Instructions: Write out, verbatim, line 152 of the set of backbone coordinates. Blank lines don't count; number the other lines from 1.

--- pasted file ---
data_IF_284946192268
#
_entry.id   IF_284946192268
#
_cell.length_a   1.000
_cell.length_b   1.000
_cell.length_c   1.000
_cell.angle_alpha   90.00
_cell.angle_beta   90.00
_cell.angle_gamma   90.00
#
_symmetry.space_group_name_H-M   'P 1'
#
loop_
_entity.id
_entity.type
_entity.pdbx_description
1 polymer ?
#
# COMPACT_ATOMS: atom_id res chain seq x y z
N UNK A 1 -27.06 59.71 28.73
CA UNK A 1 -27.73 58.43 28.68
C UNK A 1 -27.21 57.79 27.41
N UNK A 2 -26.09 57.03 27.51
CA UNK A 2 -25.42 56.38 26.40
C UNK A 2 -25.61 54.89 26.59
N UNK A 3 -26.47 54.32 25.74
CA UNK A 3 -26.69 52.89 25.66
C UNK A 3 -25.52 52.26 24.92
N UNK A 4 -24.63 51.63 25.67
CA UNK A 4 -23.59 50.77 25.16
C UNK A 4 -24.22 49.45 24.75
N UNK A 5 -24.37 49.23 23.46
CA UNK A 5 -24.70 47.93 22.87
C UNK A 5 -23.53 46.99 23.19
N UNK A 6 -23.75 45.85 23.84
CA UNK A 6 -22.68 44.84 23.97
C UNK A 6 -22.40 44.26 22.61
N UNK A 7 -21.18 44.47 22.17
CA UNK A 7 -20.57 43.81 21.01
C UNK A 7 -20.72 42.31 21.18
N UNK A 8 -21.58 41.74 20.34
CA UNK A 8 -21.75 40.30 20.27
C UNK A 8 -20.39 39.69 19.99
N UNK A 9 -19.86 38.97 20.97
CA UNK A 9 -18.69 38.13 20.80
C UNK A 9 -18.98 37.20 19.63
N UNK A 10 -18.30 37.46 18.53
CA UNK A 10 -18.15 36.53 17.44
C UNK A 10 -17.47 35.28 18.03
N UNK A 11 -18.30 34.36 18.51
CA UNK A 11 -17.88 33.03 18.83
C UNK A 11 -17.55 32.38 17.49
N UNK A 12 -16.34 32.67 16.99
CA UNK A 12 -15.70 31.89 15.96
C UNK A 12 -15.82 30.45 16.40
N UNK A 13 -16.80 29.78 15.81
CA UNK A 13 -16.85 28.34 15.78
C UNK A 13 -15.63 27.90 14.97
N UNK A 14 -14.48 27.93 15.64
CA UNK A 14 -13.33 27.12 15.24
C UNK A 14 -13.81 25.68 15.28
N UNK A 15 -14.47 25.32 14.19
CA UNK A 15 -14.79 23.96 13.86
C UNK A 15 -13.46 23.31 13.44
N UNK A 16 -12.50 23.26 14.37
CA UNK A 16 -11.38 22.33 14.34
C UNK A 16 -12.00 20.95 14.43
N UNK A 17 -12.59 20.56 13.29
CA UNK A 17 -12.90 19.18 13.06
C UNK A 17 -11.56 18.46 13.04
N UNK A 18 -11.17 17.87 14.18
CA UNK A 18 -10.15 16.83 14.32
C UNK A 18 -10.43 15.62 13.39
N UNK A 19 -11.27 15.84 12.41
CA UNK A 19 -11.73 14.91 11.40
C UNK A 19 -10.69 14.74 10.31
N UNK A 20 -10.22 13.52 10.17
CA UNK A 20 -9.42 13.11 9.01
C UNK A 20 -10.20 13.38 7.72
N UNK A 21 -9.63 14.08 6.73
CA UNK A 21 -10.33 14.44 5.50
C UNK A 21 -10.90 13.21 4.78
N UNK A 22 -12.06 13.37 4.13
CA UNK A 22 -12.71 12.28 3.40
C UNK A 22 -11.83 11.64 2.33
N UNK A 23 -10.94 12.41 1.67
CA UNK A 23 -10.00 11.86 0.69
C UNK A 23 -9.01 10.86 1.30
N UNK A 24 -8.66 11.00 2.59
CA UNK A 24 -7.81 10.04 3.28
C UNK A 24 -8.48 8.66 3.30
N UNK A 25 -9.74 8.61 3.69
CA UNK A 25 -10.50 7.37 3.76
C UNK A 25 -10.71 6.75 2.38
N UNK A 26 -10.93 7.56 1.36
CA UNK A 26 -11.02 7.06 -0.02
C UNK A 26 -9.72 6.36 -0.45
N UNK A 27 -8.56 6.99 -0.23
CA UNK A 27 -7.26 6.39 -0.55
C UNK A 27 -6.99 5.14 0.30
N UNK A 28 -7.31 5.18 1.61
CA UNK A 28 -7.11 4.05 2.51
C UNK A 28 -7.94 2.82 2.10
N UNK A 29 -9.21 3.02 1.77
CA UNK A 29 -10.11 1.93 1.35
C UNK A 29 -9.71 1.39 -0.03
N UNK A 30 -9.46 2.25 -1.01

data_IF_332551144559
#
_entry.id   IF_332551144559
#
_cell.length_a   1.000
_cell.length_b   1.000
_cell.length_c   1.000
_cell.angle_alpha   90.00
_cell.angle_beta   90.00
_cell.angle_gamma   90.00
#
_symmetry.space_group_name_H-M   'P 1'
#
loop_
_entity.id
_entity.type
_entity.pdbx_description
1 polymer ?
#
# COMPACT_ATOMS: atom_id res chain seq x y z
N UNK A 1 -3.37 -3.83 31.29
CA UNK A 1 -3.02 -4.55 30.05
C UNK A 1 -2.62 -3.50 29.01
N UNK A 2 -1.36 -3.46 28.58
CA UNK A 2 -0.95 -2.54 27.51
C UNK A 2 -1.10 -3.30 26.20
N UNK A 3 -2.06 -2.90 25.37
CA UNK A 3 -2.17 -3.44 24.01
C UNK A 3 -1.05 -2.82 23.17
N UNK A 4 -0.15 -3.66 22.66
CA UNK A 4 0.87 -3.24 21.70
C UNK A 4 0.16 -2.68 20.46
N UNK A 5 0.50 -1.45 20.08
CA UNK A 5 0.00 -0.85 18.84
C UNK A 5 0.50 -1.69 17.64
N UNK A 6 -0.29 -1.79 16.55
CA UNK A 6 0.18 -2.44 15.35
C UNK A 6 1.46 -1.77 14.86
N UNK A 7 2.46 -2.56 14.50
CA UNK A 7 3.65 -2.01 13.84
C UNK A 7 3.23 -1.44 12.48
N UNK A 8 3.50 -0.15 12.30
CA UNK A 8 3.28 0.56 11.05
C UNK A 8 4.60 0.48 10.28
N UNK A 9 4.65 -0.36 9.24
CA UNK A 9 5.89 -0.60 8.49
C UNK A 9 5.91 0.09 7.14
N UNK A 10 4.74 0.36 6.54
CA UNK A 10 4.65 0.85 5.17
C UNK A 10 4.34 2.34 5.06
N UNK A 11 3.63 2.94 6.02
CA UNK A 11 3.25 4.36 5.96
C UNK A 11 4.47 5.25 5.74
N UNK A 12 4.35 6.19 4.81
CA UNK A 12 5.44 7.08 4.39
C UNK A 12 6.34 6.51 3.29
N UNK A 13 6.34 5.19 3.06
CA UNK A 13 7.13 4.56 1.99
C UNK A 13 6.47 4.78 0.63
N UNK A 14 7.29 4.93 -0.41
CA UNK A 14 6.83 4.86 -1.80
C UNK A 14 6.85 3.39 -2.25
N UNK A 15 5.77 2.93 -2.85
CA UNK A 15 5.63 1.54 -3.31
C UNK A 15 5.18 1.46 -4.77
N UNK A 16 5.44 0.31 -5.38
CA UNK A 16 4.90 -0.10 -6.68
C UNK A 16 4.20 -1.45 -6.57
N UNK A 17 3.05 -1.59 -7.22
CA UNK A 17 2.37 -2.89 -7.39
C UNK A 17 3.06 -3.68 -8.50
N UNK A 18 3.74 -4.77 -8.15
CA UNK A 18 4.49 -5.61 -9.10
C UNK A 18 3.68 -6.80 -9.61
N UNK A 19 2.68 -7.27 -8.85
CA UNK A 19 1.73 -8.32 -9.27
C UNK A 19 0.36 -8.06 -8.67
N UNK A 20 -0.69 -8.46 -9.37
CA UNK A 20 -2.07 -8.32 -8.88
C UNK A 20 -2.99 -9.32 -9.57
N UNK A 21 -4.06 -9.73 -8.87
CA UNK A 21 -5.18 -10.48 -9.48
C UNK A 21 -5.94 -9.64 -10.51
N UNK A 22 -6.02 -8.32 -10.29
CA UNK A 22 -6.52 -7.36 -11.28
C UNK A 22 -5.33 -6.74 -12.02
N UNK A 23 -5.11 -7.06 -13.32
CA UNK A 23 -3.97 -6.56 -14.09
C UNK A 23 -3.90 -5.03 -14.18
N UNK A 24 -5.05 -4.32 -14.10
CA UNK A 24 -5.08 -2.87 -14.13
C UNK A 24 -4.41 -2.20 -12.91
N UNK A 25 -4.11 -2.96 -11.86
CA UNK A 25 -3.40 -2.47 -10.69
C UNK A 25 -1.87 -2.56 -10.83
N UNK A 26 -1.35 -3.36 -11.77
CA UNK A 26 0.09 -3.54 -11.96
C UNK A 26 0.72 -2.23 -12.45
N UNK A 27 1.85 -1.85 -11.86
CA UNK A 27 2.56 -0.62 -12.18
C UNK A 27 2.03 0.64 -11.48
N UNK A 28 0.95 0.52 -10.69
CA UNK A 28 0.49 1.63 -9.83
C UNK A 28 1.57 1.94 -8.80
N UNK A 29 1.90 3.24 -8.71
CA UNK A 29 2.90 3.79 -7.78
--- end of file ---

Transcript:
C UNK A 8 4.60 0.48 10.28